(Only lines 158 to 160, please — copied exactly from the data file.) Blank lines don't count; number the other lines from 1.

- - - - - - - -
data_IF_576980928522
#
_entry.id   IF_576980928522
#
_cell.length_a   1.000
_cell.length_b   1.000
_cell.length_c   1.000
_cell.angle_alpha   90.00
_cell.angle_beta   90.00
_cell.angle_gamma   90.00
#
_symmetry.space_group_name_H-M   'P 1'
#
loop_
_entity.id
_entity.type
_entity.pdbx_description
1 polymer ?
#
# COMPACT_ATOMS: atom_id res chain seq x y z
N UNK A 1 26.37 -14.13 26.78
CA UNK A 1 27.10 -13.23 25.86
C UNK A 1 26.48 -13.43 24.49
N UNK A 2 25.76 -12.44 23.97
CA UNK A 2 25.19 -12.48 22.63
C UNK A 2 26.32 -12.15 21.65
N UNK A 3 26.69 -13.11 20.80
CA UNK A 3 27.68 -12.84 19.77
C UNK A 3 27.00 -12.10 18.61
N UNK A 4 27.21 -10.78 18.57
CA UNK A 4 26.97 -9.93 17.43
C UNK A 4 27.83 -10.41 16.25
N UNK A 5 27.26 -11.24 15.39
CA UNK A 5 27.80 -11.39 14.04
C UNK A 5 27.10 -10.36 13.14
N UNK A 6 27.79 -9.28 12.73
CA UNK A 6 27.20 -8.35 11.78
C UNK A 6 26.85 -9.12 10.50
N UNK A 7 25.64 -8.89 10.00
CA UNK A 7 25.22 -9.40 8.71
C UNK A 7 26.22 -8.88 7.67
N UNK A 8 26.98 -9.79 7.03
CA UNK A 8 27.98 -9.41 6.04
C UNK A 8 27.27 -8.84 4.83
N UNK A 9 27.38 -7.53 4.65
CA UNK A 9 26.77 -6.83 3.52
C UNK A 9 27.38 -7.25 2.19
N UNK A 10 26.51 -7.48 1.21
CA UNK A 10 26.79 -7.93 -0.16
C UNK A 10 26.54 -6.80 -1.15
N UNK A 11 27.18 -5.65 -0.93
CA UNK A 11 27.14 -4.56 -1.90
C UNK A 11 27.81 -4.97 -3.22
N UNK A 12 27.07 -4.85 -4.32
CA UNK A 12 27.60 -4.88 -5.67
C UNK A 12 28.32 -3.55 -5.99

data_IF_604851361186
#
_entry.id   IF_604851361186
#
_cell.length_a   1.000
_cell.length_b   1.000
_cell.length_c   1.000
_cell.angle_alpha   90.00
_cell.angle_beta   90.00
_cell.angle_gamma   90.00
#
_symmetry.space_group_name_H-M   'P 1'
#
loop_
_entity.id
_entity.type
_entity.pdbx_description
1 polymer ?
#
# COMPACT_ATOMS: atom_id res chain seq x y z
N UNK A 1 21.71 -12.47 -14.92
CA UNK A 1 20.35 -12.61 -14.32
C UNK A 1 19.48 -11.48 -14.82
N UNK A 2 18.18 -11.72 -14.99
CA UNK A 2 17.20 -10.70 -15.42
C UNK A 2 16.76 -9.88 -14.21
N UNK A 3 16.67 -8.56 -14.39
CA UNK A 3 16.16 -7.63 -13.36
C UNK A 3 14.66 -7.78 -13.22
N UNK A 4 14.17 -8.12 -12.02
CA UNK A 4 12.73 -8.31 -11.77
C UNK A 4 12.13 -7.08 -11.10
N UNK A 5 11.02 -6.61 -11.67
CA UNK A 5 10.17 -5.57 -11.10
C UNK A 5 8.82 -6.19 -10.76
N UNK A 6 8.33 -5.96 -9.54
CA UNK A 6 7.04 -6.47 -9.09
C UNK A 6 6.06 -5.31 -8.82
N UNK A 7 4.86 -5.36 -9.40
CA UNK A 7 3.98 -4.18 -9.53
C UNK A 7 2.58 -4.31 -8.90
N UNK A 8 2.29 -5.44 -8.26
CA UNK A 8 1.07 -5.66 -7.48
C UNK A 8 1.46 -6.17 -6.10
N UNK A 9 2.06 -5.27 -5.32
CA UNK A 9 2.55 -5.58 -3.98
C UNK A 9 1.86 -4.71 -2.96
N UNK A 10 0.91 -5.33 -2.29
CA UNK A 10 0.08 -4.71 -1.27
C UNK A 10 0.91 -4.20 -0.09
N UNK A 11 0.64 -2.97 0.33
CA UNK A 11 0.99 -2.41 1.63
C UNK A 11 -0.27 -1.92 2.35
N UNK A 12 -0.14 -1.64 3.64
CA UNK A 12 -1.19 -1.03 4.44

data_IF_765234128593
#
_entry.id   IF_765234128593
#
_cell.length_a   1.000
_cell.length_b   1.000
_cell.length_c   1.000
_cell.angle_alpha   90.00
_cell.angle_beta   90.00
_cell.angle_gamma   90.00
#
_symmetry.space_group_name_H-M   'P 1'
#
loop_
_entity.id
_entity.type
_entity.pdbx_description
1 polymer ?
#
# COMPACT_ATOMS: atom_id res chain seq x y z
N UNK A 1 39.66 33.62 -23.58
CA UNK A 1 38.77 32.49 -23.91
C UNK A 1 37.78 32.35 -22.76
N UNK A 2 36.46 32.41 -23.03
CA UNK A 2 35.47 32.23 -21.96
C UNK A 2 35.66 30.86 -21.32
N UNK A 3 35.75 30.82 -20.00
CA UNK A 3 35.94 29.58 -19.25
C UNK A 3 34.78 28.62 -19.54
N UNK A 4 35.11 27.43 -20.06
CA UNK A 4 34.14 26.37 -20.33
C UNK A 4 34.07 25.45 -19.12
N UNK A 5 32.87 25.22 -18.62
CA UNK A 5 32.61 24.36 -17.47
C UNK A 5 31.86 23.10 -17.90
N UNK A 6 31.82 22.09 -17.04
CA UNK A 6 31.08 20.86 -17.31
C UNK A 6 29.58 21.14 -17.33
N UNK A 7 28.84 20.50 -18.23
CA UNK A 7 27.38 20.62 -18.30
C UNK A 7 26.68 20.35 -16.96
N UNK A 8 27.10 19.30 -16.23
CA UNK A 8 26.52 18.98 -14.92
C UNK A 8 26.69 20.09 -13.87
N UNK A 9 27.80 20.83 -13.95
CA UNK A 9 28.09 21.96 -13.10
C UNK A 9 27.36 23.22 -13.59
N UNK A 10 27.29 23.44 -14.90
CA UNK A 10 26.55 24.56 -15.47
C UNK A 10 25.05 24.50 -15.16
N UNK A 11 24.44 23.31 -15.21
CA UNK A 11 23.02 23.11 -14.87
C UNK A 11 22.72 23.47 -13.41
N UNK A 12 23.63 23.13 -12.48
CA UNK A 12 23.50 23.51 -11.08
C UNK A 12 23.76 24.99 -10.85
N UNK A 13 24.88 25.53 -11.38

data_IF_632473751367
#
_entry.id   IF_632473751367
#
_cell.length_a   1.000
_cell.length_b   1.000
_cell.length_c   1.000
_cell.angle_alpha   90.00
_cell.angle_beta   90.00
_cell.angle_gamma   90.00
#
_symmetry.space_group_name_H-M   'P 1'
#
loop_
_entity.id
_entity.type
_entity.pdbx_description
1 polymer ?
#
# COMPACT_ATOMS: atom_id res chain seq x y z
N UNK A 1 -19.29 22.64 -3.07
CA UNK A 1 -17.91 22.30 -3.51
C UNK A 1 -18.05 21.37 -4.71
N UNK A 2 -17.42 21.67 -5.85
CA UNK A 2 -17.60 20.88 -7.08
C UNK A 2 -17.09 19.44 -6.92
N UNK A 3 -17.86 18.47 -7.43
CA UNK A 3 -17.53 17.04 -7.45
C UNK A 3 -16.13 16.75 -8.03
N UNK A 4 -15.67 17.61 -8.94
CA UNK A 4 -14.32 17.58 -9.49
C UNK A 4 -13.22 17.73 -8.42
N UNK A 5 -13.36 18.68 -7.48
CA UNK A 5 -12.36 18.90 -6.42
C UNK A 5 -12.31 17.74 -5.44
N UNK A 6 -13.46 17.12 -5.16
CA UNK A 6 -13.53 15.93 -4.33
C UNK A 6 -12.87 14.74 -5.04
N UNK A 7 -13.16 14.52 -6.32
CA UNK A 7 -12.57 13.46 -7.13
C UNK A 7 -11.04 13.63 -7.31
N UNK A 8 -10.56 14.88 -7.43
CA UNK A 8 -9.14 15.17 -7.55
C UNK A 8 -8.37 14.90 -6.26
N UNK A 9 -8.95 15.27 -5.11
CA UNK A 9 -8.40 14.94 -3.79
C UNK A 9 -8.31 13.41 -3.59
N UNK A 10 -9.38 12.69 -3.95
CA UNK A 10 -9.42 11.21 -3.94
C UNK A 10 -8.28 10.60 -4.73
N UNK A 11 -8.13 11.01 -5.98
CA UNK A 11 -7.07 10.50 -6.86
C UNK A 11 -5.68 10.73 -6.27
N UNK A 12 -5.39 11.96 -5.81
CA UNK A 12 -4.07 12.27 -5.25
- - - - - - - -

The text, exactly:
C UNK A 9 27.36 23.22 -13.59
N UNK A 10 27.29 23.44 -14.90
CA UNK A 10 26.55 24.56 -15.47